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Delaying Tamoxifen Until Chemotherapy Is Completed Improves Outcomes for Postmenopausal Breast Cancer Patients

Delaying Tamoxifen Until Chemotherapy Is Completed Improves Outcomes for Postmenopausal Breast Cancer Patients

CHICAGO—Giving tamoxifen concurrently with adjuvant chemotherapy halves
the benefit of the chemohormonal combination compared to giving tamoxifen
after completion of chemotherapy in postmenopausal patients with
node-positive, hormone-receptor positive breast cancer (ASCO abstract 143).
These initial results from North American Breast Intergroup Trial 0100 (INT
0100, SWOG 8814), presented by Kathy S. Albain, MD, are expected to
establish a new standard of care for treating breast cancer in
postmenopausal women.

Based on a median follow-up of 8.5 years, the intergroup data showed that
giving tamoxifen concurrently with chemotherapy reduces both disease-free
survival and overall survival compared to giving chemotherapy followed by

"Concurrent chemotamoxifen may result in suboptimal benefit from
this or similar chemotherapy programs, potentially cutting efficacy by as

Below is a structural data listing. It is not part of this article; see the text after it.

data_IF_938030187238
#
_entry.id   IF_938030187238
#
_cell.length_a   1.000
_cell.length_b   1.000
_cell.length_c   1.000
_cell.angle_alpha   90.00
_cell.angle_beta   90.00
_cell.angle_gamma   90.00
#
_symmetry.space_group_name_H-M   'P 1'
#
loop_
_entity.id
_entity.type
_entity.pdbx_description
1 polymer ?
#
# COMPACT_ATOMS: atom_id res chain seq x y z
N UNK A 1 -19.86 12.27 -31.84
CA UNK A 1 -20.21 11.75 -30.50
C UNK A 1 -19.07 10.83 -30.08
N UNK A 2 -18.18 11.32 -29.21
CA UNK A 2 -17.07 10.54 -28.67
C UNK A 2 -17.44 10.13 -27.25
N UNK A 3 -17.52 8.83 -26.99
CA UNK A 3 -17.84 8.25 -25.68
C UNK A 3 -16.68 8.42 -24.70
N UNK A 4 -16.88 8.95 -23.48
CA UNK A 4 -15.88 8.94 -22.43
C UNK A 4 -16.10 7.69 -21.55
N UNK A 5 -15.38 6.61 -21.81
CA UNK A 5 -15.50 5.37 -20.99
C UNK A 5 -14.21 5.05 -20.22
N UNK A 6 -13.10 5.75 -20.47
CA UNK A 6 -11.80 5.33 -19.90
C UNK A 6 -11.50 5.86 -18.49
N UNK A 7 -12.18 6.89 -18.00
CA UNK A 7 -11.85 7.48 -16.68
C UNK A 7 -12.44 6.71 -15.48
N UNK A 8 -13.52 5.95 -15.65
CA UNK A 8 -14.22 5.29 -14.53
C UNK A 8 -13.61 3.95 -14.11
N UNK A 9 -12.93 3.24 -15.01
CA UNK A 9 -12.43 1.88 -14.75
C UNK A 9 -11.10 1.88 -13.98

much as 50%. The results of INT 0100 support a new practice standard of
starting adjuvant tamoxifen after chemotherapy is completed," Dr.
Albain said. She is the trial’s lead investigator as well as director of
breast cancer research and co-director of the Breast Care Center at Loyola University’s Cardinal Bernardin Cancer
Center in Chicago.

Researchers had suspected that tamoxifen might interfere with the effects
of cytotoxic chemotherapy because many currently used antineoplastic agents
are cell-cycle dependent. Tamoxifen freezes tumor cells in the mitotic
pathway, making them less vulnerable to cytotoxic agents.

Objectives and Stratification

Dr. Albain said that the first objective of this trial was to determine
whether adding tamoxifen to anthracycline-based adjuvant therapy with CAF
(oral cyclophosphamide [Cytoxan, Neosar)/doxorubicin
[Adriamycin]/fluorouracil) was superior to tamoxifen alone for treatment of
breast cancer in postmenopausal women with node-positive and
hormone-receptor positive disease. "Last year we reported a significant
disease-free survival and overall survival advantage for the
combination," she said.

The second objective, addressed in this year’s presentation, was to
determine whether CAF followed by tamoxifen (CAF-T) was more effective than
concurrent CAF-tamoxifen therapy (CAFT).


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